There are four possible responses to an offer that don’t involve swearing. You can reject the offer outright, tell the estate agent to negotiate a better offer, make a specific counter-offer, or accept the offer.

This offer and counter-offer part is a bit like playing poker. It doesn’t pay to show your true hand too early – unless you’re in a hurry to move and need a reasonable offer ASAP.

If several prospective buyers are interested in your home, pick the one who’s most likely to see the process through. The safest are the ones who’ve already sold their own property, or a first-time buyer.

When you get the offer you want, you formally accept it and instruct all the estate agents to take the property off the market.

8. What’s a ‘draft contract’ and an ‘exchange of contracts’?

Yes, we’re into the contracts phase now. The draft contract sorts out the basic rules under which your house will be sold.

You and the buyer have to agree not just the price, but also what’s included in the price. That could be anything from garden furniture to carpets and curtains.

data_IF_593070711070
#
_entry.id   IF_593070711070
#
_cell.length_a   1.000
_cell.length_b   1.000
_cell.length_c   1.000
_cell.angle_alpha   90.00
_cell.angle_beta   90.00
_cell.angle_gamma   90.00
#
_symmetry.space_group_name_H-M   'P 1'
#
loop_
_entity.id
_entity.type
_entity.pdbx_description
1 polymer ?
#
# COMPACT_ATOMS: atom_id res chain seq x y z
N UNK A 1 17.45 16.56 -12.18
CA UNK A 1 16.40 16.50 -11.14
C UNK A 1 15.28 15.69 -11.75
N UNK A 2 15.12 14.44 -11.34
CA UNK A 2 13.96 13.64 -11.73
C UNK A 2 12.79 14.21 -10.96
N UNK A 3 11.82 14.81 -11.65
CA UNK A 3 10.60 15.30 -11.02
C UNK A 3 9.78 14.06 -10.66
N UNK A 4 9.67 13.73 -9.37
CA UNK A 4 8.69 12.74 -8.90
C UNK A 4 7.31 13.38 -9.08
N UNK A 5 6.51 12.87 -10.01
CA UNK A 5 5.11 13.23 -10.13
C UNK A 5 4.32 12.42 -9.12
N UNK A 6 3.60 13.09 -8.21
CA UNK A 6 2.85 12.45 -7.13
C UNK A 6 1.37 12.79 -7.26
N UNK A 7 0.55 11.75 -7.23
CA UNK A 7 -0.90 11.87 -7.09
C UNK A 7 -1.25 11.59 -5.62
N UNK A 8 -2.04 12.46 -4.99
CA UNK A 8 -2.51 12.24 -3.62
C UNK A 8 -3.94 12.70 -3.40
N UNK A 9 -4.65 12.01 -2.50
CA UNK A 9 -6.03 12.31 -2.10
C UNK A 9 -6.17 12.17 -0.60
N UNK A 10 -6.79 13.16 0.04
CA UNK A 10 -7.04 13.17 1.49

There might also be ‘extras’ – for example, an extra £100 if you leave that almost-new two-seat timber arbour – or ‘discounts’, perhaps due to problems flagged up by the survey your buyer had done.

You will probably confirm where the house and land boundaries are, and any planning restrictions. You also need to decide the length of time between exchange and completion. That can typically be around four weeks.

‘Exchange of contracts’ follows. Basically it involves both sides’ solicitors/conveyancers agreeing the deal.

This is the solemn moment when the whole thing becomes legally binding. You now have to sell and they have to buy, and if either side pulls out now, there’s trouble. In practice, the deal will almost always go through though, so everyone can start to relax.

9. What happens next?

Well, the transaction then moves to the ‘completion’ phase, usually on an agreed date and time. Completion is when the house literally changes ownership, and you accept the payment and hand over the keys.

It’s on this day that the money and the legal deeds of the property are transferred between the two solicitors/conveyancers. Your solicitor/conveyancer will log the transfer of ownership with the Land Registry.

Once the buyer has transferred the money, your solicitor/conveyancer will pay off the mortgage for you on your old property.

Then you just have to settle up with your solicitor/conveyancer – he will send you a bill – and with the estate agent who sold the house.

And then … your old home is part of your history. Onwards and upwards!